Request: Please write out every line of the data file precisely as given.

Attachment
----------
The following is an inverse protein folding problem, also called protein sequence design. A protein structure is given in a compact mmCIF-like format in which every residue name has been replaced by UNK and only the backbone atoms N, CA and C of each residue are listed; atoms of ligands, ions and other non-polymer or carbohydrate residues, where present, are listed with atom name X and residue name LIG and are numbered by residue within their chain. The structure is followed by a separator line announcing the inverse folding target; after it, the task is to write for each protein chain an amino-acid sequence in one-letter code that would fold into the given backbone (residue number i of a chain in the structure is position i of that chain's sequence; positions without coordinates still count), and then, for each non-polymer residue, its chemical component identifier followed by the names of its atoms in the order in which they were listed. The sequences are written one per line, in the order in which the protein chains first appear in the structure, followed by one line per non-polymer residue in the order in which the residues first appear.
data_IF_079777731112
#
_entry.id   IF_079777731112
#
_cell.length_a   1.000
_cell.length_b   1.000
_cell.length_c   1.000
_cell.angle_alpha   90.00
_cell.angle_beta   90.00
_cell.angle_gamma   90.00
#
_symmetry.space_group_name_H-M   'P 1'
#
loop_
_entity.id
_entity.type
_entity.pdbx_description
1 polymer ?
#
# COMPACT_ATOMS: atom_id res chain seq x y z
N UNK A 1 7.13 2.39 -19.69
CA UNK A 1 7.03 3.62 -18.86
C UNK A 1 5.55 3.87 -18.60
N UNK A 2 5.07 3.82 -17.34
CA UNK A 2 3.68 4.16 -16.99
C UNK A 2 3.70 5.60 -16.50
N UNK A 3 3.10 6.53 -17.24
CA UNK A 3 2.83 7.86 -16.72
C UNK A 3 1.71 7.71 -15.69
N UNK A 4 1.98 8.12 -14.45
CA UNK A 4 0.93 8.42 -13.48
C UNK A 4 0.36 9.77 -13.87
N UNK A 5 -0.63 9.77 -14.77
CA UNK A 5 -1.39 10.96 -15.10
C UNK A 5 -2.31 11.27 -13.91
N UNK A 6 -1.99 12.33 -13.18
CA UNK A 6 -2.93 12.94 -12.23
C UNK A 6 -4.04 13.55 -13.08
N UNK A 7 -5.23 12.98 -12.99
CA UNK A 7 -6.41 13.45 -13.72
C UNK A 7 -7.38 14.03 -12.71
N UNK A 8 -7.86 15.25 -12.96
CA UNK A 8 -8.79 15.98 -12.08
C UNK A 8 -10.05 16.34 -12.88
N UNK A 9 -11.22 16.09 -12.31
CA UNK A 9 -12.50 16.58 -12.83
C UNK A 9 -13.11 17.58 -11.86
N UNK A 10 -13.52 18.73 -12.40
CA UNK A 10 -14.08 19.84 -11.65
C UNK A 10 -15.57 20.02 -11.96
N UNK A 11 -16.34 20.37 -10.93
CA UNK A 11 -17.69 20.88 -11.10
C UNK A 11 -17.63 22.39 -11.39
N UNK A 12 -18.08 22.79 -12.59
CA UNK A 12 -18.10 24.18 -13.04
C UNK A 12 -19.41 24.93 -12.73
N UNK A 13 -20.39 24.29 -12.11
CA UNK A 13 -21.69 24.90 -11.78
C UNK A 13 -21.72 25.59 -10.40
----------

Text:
The following is an inverse protein folding problem, also called protein sequence design. A protein structure is given in a compact mmCIF-like format in which every residue name has been replaced by UNK and only the backbone atoms N, CA and C of each residue are listed; atoms of ligands, ions and other non-polymer or carbohydrate residues, where present, are listed with atom name X and residue name LIG and are numbered by residue within their chain. The structure is followed by a separator line announcing the inverse folding target; after it, the task is to write for each protein chain an amino-acid sequence in one-letter code that would fold into the given backbone (residue number i of a chain in the structure is position i of that chain's sequence; positions without coordinates still count), and then, for each non-polymer residue, its chemical component identifier followed by the names of its atoms in the order in which they were listed. The sequences are written one per line, in the order in which the protein chains first appear in the structure, followed by one line per non-polymer residue in the order in which the residues first appear.
data_IF_079777731112
#
_entry.id   IF_079777731112
#
_cell.length_a   1.000
_cell.length_b   1.000
_cell.length_c   1.000
_cell.angle_alpha   90.00
_cell.angle_beta   90.00
_cell.angle_gamma   90.00
#
_symmetry.space_group_name_H-M   'P 1'
#
loop_
_entity.id
_entity.type
_entity.pdbx_description
1 polymer ?
#
# COMPACT_ATOMS: atom_id res chain seq x y z
N UNK A 1 7.13 2.39 -19.69
CA UNK A 1 7.03 3.62 -18.86
C UNK A 1 5.55 3.87 -18.60
N UNK A 2 5.07 3.82 -17.34
CA UNK A 2 3.68 4.16 -16.99
C UNK A 2 3.70 5.60 -16.50
N UNK A 3 3.10 6.53 -17.24
CA UNK A 3 2.83 7.86 -16.72
C UNK A 3 1.71 7.71 -15.69
N UNK A 4 1.98 8.12 -14.45
CA UNK A 4 0.93 8.42 -13.48
C UNK A 4 0.36 9.77 -13.87
N UNK A 5 -0.63 9.77 -14.77
CA UNK A 5 -1.39 10.96 -15.10
C UNK A 5 -2.31 11.27 -13.91
N UNK A 6 -1.99 12.33 -13.18
CA UNK A 6 -2.93 12.94 -12.23
C UNK A 6 -4.04 13.55 -13.08
N UNK A 7 -5.23 12.98 -12.99
CA UNK A 7 -6.41 13.45 -13.72
C UNK A 7 -7.38 14.03 -12.71
N UNK A 8 -7.86 15.25 -12.96
CA UNK A 8 -8.79 15.98 -12.08
C UNK A 8 -10.05 16.34 -12.88
N UNK A 9 -11.22 16.09 -12.31
CA UNK A 9 -12.50 16.58 -12.83
C UNK A 9 -13.11 17.58 -11.86
N UNK A 10 -13.52 18.73 -12.40
CA UNK A 10 -14.08 19.84 -11.65
C UNK A 10 -15.57 20.02 -11.96
N UNK A 11 -16.34 20.37 -10.93
CA UNK A 11 -17.69 20.88 -11.10
C UNK A 11 -17.63 22.39 -11.39
N UNK A 12 -18.08 22.79 -12.59
CA UNK A 12 -18.10 24.18 -13.04
C UNK A 12 -19.41 24.93 -12.73
N UNK A 13 -20.39 24.29 -12.11
CA UNK A 13 -21.69 24.90 -11.78
C UNK A 13 -21.72 25.59 -10.40